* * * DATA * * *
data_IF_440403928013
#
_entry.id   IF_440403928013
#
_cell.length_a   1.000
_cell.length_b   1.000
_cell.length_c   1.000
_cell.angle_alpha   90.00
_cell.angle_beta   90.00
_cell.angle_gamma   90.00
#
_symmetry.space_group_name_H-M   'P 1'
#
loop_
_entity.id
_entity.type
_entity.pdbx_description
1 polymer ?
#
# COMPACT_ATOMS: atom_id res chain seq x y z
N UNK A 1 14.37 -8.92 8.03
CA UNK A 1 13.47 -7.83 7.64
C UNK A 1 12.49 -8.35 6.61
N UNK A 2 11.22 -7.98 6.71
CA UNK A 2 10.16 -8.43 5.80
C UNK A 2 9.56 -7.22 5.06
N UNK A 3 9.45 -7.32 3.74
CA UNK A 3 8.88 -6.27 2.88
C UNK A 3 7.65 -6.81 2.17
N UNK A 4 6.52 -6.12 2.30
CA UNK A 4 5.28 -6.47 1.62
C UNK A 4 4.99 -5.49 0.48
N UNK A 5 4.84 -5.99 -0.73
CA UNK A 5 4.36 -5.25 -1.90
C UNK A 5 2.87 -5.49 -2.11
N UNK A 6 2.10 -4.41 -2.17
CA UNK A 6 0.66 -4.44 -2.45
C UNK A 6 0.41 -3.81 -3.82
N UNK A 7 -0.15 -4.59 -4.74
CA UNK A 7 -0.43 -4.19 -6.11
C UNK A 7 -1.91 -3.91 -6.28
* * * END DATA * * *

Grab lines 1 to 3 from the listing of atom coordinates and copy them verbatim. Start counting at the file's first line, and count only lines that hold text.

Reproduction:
data_IF_440403928013
#
_entry.id   IF_440403928013